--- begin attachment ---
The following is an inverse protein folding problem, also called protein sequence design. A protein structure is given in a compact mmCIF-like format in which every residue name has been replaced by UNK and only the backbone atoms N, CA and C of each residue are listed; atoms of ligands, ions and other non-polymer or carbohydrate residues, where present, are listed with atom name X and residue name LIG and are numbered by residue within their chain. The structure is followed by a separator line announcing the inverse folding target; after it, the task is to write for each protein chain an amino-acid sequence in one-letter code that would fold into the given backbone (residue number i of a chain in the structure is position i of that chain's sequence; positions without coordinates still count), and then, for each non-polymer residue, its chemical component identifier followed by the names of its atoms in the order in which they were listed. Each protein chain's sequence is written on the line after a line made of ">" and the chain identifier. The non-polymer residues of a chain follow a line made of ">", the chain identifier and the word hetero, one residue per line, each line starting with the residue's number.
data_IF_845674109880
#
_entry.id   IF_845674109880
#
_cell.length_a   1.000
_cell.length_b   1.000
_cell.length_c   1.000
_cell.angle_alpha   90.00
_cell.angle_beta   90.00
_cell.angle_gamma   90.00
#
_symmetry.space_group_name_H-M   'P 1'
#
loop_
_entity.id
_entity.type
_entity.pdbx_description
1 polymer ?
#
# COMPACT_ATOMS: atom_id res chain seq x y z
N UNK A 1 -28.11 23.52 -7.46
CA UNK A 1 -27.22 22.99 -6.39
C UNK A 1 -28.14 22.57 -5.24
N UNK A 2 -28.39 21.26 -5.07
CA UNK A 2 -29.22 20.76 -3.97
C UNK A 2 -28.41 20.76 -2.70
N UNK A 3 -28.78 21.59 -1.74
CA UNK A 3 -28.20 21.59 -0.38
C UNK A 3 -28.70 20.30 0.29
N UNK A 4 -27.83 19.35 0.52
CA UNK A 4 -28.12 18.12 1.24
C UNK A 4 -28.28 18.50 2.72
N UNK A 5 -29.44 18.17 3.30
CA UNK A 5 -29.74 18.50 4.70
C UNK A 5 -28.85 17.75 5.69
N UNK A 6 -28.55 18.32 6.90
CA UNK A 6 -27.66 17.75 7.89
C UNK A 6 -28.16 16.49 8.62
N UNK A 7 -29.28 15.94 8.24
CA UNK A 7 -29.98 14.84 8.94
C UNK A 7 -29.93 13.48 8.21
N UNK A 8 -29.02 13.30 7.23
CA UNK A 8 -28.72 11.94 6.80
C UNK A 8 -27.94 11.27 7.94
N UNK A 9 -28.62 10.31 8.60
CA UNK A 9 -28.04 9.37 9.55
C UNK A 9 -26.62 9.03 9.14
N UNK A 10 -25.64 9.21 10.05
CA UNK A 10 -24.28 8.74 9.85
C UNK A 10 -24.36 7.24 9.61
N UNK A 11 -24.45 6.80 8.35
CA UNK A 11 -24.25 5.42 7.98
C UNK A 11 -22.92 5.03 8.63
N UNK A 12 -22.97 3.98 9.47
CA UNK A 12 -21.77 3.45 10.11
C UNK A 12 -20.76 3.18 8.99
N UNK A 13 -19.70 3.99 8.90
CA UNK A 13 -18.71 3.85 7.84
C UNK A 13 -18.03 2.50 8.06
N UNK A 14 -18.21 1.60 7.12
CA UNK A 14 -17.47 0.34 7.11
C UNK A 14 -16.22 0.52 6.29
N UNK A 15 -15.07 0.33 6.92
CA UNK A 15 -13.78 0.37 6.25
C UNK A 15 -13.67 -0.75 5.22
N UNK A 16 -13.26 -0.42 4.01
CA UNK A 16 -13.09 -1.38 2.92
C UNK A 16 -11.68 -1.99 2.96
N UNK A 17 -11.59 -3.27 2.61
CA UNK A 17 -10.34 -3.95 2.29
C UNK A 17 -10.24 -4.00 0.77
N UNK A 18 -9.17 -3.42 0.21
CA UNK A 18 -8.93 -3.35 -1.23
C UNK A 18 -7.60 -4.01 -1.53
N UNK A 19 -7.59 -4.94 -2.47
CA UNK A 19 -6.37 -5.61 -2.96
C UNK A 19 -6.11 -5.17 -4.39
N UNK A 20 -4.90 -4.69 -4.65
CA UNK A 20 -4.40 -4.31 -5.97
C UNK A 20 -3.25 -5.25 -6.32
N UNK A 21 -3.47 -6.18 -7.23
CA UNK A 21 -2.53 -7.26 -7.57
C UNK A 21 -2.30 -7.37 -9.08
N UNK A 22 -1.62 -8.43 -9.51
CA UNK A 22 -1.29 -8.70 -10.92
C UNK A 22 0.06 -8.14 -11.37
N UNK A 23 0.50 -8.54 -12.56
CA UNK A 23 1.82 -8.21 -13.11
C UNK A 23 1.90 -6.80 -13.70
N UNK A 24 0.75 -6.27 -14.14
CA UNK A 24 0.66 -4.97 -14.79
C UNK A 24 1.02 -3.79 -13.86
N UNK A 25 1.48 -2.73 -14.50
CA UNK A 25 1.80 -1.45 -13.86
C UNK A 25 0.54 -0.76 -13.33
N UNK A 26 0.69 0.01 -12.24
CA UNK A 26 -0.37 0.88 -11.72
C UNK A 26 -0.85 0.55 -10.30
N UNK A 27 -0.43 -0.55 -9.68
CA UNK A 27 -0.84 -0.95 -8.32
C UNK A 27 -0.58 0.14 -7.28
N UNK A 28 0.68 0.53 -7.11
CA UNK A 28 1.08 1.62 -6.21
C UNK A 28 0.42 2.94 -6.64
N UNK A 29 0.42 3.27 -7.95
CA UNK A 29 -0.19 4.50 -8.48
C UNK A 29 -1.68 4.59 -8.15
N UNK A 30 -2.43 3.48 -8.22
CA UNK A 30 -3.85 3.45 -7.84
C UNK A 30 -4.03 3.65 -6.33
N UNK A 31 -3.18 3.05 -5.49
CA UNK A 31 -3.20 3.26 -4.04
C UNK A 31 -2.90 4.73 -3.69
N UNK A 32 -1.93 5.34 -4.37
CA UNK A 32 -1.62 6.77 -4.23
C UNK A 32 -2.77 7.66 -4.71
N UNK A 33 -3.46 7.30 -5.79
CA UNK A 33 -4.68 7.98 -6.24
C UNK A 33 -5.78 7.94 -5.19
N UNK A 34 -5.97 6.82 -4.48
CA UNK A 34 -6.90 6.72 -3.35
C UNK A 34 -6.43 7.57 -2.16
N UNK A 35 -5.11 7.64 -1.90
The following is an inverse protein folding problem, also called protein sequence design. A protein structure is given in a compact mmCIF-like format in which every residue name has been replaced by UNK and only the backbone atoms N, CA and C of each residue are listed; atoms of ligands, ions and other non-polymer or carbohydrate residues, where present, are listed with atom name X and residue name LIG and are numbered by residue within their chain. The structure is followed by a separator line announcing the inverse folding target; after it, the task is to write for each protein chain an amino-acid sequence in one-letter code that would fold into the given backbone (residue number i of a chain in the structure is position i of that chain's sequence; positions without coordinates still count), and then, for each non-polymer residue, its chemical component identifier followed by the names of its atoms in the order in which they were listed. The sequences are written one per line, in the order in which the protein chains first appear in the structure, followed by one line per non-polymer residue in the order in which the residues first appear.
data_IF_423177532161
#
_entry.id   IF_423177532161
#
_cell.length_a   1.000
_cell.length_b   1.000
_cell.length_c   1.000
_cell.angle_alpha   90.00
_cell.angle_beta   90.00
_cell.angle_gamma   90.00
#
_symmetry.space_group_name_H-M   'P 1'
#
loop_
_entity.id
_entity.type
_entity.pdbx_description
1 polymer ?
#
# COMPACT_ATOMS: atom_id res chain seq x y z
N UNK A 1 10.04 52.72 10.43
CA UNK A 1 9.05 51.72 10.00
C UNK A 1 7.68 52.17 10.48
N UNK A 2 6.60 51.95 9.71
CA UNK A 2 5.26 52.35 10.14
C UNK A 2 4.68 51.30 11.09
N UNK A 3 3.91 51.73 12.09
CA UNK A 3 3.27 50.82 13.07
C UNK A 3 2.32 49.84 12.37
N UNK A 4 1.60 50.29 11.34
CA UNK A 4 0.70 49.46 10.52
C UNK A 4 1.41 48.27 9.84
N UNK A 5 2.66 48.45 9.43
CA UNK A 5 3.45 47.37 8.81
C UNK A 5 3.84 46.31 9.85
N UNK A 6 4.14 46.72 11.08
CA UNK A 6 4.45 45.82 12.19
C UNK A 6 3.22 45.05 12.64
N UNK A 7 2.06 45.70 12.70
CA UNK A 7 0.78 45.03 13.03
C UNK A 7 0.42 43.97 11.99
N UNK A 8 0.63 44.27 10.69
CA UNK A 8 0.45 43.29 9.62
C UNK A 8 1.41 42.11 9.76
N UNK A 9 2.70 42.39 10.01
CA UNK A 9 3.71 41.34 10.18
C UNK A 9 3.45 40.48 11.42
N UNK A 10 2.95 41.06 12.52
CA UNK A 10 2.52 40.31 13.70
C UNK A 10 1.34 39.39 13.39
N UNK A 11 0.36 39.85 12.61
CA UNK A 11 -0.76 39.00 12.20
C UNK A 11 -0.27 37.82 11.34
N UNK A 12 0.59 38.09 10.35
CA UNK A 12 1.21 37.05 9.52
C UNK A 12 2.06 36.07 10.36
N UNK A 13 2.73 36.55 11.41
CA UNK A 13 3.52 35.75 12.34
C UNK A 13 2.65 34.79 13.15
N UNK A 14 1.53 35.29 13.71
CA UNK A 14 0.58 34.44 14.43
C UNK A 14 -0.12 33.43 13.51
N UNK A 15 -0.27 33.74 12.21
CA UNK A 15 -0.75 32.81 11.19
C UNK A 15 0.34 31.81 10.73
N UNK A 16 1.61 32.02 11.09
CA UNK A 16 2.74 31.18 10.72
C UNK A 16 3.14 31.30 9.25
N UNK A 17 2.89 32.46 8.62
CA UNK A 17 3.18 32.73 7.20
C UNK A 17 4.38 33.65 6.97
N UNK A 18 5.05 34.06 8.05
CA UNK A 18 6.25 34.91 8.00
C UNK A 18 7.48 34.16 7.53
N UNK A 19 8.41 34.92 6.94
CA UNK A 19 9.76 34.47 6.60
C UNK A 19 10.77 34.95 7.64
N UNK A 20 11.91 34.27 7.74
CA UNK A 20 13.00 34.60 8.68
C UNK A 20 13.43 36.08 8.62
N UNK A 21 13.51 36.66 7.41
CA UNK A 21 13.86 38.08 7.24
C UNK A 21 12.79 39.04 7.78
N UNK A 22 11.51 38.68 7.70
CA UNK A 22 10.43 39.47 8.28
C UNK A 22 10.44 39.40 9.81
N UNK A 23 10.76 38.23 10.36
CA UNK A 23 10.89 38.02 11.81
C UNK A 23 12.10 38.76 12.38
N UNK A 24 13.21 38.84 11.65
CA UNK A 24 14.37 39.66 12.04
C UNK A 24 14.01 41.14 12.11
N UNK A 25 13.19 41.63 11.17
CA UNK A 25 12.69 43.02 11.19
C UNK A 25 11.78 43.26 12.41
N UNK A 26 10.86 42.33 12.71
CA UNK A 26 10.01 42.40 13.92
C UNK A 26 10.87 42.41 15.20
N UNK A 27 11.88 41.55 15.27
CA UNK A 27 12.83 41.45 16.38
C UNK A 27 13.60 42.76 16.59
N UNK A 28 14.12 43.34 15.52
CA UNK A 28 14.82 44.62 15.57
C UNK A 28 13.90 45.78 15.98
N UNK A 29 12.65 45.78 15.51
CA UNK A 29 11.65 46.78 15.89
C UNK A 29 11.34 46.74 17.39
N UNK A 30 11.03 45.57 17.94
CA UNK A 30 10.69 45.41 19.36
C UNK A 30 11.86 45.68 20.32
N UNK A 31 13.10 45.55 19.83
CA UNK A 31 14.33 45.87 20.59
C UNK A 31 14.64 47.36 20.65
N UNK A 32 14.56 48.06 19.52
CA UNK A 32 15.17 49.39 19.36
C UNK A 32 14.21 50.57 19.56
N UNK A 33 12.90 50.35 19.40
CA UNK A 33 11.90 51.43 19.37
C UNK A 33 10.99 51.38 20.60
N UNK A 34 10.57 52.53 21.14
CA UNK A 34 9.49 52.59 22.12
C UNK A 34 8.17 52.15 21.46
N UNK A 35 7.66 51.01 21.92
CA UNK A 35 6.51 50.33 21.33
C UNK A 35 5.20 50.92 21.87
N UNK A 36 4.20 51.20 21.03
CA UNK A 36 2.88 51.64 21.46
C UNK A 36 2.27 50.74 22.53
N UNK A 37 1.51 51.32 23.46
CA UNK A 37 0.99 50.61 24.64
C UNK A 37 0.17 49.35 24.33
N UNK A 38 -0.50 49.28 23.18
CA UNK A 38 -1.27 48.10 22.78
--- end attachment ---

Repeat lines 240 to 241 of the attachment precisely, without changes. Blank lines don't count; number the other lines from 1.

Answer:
CA UNK A 32 15.17 49.39 19.36
C UNK A 32 14.21 50.57 19.56